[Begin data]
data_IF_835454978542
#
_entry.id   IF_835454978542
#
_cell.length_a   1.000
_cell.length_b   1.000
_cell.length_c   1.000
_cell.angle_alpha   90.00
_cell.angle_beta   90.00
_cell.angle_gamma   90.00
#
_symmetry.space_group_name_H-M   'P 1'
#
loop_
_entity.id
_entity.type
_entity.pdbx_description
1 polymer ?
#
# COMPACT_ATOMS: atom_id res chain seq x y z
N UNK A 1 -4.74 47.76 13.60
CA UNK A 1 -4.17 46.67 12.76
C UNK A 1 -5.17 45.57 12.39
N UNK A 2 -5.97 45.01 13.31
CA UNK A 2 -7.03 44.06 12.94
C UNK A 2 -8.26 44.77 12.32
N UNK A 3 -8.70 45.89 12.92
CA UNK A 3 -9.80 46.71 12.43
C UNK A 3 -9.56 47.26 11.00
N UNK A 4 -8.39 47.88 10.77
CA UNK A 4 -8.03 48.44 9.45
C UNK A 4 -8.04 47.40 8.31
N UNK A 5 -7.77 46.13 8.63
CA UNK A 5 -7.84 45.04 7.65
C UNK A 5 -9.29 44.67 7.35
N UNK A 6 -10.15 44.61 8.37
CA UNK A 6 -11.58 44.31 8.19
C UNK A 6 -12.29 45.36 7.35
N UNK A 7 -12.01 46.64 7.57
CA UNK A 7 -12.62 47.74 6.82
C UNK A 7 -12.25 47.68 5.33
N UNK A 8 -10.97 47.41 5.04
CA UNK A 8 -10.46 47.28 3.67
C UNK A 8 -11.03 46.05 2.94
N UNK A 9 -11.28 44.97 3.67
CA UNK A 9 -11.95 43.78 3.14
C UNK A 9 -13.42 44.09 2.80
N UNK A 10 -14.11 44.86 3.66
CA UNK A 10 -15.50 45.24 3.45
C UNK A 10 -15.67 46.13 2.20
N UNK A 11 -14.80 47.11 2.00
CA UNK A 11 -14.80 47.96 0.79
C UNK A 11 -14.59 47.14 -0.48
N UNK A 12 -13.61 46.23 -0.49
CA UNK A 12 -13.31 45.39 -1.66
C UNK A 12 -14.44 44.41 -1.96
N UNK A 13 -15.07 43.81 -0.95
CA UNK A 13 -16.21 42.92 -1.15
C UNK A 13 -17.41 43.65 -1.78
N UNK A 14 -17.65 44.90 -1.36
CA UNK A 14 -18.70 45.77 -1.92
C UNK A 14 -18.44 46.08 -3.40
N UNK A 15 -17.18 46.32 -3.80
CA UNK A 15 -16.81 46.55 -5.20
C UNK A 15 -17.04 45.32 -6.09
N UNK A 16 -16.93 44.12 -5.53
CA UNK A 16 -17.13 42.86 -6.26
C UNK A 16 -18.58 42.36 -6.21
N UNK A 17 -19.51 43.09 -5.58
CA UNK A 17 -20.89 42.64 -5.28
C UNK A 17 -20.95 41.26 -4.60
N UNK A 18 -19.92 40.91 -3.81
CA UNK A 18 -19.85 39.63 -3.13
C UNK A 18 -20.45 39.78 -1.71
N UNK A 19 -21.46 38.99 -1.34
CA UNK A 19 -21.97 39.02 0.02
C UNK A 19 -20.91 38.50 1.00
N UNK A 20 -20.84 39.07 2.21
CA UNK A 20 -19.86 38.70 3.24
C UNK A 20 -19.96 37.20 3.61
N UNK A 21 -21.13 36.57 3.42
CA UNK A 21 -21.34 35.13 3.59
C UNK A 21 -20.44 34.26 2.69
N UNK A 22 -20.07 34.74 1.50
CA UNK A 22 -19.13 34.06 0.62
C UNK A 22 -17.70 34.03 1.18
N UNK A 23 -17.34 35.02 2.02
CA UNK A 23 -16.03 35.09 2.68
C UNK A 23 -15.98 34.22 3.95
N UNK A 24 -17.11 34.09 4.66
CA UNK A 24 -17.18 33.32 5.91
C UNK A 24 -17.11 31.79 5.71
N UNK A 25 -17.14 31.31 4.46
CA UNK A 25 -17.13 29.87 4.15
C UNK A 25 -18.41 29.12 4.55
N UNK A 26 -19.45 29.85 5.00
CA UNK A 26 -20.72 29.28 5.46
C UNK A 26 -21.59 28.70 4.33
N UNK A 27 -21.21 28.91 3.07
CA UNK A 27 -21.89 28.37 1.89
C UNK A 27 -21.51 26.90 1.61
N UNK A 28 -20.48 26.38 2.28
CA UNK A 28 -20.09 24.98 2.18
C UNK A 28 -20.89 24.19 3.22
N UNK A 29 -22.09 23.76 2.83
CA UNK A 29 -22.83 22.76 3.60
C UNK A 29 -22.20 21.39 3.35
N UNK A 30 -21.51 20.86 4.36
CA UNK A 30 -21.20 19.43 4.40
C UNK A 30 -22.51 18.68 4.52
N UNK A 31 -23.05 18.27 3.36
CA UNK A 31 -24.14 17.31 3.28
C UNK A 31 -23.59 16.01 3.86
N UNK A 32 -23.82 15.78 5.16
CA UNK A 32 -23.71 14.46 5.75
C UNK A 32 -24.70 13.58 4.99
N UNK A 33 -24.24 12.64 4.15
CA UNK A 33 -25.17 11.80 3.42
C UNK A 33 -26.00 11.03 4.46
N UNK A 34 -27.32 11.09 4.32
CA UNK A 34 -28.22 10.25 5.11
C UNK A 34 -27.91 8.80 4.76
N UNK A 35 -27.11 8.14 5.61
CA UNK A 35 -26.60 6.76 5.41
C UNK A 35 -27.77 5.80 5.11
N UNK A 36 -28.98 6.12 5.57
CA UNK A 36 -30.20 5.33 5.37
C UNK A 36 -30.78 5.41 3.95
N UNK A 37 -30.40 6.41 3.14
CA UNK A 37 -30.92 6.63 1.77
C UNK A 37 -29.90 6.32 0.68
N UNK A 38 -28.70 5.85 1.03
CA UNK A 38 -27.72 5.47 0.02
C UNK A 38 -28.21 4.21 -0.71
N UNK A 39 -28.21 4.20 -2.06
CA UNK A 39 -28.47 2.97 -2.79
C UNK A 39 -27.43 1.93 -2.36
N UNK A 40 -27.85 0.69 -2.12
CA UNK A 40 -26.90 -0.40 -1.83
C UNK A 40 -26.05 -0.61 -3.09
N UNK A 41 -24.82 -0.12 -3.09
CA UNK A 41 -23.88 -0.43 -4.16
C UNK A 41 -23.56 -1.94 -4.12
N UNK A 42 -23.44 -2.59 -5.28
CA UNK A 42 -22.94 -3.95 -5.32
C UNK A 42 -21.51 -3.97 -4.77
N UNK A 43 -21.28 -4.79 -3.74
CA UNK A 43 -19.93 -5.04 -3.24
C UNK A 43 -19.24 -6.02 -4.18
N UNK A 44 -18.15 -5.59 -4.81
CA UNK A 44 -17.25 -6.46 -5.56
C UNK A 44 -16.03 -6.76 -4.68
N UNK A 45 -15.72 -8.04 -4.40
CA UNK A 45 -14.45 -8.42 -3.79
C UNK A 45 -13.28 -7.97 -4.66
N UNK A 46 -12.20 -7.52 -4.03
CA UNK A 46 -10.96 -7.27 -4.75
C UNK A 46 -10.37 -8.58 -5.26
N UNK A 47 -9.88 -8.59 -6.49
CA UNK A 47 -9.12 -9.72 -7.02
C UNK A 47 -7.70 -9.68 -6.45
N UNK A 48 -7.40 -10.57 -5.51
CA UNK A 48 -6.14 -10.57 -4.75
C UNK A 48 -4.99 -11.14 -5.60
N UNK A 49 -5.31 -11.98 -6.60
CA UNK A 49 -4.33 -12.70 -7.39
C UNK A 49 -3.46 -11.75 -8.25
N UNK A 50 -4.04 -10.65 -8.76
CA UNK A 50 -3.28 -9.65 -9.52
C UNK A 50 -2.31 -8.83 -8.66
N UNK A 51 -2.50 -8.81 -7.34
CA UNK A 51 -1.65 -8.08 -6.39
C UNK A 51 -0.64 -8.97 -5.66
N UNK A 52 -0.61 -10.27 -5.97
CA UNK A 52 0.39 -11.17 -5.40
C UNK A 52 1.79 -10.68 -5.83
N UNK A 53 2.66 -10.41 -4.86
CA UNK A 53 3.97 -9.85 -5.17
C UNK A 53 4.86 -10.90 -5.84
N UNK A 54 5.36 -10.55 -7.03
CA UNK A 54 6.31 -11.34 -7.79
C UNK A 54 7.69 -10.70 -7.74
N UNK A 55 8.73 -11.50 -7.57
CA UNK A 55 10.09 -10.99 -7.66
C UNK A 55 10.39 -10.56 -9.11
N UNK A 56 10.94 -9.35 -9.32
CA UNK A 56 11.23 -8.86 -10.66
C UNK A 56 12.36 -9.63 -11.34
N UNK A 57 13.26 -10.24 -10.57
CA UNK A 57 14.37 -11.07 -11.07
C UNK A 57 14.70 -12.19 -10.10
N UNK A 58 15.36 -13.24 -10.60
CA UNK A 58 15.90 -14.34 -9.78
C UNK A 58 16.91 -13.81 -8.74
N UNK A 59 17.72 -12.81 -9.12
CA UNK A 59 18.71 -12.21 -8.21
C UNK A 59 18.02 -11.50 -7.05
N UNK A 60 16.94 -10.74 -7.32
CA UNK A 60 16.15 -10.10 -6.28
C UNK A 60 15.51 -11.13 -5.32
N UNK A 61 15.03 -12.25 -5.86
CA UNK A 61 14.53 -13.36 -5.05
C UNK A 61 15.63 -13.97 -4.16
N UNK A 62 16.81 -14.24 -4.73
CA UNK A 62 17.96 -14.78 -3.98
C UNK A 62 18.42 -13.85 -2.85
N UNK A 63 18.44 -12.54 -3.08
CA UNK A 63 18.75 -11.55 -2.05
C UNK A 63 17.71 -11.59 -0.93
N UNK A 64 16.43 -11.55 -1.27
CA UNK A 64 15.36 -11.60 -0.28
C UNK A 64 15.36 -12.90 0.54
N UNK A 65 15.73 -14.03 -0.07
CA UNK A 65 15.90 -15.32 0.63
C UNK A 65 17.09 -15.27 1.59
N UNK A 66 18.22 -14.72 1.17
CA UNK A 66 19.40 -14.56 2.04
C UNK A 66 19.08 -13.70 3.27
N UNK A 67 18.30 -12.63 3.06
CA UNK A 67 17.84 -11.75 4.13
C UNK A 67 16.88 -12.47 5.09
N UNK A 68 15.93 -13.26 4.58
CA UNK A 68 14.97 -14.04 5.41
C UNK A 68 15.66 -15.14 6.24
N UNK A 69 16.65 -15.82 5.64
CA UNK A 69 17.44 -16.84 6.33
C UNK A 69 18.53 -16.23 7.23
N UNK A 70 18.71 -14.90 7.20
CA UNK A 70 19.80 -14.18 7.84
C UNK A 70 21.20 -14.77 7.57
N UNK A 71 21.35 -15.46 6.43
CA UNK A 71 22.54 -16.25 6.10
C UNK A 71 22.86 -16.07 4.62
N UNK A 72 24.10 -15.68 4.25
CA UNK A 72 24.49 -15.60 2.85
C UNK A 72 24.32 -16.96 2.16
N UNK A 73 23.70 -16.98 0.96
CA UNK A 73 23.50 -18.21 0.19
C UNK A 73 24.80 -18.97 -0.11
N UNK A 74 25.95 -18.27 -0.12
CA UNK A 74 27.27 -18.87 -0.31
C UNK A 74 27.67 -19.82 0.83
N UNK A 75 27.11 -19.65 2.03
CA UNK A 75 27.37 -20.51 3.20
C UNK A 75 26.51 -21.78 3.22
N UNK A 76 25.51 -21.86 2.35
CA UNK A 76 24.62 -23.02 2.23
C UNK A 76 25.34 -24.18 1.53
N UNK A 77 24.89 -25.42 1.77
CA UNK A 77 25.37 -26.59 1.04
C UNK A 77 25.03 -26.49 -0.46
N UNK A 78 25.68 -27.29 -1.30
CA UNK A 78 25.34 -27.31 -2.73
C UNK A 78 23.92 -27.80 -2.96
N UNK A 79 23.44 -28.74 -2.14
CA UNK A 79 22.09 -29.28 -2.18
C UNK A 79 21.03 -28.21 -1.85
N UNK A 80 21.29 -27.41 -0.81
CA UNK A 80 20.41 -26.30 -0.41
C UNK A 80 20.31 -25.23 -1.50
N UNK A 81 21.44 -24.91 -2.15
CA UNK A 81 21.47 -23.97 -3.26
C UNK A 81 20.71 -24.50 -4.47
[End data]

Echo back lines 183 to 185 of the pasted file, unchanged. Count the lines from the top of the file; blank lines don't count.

N UNK A 55 8.73 -11.50 -7.57
CA UNK A 55 10.09 -10.99 -7.66
C UNK A 55 10.39 -10.56 -9.11